Hong Kong flu: A pandemic of influenza A (H3N2) in 1968-69. This virus was first detected in Hong Kong in early 1968 and spread to the United States later that year. where it caused about 34,000 deaths, making it the mildest pandemic in the 20th century. Also known as Hong Kong influenza.
There could be several reasons why fewer people in the US died due to this virus. First, the Hong Kong flu virus was similar in some ways to the Asian flu virus that circulated between 1957 and 1968. Earlier infections by the Asian flu virus might have provided some immunity against the Hong Kong flu virus that may have helped to reduce the severity of illness during the Hong Kong pandemic.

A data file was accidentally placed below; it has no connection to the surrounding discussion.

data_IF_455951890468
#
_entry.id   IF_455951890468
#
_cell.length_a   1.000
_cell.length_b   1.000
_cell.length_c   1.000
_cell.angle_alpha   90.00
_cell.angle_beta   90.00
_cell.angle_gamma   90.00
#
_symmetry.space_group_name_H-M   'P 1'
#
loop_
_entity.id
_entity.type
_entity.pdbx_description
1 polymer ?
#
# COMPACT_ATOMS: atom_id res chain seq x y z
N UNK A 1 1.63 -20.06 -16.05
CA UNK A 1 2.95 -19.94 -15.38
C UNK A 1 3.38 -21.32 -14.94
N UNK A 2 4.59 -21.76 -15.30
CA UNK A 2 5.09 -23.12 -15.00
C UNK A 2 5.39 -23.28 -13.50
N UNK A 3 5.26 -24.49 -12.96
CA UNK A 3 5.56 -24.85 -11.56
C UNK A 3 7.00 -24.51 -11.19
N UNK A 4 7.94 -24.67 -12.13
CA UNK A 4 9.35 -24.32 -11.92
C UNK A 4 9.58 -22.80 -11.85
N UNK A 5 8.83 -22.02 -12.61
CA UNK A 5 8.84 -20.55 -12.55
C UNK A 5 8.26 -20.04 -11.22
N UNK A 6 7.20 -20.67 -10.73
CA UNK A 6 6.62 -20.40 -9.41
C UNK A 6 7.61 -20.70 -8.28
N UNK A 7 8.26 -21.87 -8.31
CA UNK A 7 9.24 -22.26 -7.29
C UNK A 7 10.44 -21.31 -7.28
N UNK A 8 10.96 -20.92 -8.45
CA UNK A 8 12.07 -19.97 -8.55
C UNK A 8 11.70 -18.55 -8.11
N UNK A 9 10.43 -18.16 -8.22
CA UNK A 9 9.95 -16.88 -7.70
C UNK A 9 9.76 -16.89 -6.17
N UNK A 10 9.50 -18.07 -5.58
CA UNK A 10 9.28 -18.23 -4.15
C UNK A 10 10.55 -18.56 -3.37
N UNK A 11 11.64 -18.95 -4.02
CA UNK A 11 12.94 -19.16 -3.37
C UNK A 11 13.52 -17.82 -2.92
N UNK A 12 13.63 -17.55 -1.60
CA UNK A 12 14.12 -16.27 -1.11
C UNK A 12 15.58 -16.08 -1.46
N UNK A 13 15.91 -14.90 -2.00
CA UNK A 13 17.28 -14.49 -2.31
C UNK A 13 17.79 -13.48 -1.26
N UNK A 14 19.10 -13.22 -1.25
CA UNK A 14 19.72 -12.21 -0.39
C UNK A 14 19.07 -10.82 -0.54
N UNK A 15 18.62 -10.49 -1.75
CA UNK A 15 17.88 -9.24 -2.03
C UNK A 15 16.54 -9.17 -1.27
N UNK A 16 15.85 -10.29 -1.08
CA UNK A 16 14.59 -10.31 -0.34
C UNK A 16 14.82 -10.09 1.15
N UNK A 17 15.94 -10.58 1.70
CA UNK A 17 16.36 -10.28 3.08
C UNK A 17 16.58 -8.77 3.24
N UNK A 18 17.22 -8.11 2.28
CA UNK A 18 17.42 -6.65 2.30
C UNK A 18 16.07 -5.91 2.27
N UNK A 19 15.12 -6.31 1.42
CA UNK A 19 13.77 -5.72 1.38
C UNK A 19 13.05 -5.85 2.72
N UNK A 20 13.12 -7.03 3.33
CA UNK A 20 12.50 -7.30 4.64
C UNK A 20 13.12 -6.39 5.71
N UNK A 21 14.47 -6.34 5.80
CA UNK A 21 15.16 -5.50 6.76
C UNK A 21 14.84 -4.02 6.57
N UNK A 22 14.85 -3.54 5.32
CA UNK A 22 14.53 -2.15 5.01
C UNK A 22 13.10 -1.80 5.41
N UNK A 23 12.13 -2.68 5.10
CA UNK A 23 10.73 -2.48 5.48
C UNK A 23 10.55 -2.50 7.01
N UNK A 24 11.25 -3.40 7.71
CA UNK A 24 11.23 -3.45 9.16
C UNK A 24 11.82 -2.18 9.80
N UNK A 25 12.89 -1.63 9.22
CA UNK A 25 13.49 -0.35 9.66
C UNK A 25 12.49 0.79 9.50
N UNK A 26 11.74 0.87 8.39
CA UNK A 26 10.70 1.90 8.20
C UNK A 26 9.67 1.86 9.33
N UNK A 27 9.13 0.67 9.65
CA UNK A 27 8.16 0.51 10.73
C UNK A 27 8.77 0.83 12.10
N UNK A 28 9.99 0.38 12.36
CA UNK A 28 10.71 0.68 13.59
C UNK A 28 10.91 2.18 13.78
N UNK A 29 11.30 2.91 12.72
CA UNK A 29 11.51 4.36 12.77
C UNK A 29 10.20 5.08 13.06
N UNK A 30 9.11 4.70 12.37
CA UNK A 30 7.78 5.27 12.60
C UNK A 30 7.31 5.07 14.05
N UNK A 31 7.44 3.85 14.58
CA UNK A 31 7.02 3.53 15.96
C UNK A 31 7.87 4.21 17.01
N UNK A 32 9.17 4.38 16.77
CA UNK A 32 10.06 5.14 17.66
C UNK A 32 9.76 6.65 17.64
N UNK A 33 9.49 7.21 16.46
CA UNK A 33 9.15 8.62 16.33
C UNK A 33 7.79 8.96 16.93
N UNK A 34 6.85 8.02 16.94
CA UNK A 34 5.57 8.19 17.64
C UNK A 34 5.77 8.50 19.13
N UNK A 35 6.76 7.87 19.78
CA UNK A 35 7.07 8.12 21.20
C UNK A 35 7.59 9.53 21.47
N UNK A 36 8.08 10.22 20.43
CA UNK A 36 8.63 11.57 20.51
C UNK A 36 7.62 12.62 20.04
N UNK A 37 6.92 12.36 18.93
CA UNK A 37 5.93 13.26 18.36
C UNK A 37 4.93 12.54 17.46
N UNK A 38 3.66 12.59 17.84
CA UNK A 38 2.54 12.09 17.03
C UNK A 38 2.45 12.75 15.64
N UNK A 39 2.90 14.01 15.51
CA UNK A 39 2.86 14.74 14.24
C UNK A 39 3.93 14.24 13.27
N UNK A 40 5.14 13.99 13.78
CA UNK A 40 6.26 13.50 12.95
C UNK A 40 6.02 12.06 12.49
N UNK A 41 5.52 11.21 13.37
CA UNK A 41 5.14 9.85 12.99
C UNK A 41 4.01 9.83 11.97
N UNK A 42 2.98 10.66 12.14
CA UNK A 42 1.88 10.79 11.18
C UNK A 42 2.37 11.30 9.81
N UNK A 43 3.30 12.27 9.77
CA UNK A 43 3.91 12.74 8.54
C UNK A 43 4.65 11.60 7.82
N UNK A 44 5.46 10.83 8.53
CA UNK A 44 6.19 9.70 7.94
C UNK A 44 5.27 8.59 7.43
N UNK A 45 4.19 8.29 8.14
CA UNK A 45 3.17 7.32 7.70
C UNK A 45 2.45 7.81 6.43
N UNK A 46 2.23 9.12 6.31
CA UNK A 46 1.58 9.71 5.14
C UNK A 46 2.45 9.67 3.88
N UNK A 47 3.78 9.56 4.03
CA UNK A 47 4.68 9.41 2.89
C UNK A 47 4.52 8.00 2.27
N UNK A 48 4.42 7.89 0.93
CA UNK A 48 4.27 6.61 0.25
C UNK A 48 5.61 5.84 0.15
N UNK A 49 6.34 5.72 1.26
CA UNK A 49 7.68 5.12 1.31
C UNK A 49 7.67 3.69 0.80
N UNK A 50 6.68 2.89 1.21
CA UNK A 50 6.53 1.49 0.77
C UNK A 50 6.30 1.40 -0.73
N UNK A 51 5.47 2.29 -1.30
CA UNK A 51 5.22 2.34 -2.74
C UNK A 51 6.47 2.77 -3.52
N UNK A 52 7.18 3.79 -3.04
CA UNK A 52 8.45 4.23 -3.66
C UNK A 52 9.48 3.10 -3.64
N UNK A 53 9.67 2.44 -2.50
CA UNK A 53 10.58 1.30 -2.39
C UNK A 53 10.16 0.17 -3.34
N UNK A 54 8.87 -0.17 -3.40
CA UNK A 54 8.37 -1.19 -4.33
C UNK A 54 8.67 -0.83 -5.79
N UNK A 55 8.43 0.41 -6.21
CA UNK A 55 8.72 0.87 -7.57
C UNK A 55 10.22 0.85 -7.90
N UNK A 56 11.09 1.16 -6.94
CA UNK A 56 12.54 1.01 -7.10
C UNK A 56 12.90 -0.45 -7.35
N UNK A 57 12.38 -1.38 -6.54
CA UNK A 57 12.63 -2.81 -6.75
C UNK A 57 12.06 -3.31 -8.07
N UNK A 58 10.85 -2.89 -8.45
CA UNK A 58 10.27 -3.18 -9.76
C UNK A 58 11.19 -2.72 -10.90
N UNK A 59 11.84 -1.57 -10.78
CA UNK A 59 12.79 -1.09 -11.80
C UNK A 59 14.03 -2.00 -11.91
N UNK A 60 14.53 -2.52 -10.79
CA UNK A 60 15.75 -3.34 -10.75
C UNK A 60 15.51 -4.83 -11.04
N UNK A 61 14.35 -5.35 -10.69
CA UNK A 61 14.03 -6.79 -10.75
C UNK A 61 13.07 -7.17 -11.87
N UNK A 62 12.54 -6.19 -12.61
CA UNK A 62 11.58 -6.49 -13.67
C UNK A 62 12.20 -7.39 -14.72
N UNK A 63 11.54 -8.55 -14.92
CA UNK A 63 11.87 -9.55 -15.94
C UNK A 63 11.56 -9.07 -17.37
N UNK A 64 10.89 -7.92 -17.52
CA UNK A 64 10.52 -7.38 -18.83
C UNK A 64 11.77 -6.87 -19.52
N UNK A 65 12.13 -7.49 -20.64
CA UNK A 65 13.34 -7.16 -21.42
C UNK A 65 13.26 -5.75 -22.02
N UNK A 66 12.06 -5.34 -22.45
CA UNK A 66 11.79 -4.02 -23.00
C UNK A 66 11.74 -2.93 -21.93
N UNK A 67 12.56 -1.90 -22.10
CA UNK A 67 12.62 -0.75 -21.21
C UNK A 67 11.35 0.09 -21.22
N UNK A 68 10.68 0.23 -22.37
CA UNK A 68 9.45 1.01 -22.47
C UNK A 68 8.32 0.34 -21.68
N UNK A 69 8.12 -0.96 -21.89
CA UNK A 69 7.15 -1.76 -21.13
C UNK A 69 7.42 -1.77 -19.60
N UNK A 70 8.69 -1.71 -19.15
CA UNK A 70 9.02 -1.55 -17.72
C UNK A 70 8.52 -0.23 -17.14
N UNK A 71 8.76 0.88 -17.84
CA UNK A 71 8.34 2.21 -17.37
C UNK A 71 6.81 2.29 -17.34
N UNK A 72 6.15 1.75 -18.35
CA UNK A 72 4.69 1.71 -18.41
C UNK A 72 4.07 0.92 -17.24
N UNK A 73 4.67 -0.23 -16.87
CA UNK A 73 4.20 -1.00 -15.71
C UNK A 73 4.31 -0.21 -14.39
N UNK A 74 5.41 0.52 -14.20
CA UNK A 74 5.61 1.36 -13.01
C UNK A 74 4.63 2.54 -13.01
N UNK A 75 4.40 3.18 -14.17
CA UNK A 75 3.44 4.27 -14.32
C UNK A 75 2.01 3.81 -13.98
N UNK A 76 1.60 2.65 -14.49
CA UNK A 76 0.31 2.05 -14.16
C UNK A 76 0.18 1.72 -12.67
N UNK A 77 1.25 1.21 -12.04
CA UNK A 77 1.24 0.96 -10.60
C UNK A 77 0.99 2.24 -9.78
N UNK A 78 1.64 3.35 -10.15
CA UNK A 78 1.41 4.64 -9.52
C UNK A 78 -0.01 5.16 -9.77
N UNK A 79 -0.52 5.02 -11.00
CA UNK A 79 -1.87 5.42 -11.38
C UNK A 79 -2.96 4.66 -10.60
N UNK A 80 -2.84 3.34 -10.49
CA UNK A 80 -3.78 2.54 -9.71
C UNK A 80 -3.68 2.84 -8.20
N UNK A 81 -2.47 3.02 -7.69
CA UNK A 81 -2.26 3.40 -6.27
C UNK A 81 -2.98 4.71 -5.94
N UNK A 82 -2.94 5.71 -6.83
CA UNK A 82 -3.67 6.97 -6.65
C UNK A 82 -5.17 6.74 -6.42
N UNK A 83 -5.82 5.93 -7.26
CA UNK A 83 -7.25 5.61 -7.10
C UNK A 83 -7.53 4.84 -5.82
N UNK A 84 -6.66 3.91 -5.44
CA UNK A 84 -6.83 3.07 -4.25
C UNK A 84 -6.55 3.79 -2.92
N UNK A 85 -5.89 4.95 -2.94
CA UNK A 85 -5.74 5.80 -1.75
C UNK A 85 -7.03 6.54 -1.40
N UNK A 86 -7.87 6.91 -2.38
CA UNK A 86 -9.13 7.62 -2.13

Second, instead of peaking in September or October, like pandemic influenza had in the previous two pandemics, this pandemic did not gain momentum until near the school holidays in December. Since children were at home and did not infect one another at school, the rate of influenza illness among schoolchildren and their families declined.
Third, improved medical care and antibiotics that are more effective for secondary bacterial infections were available for those who became ill.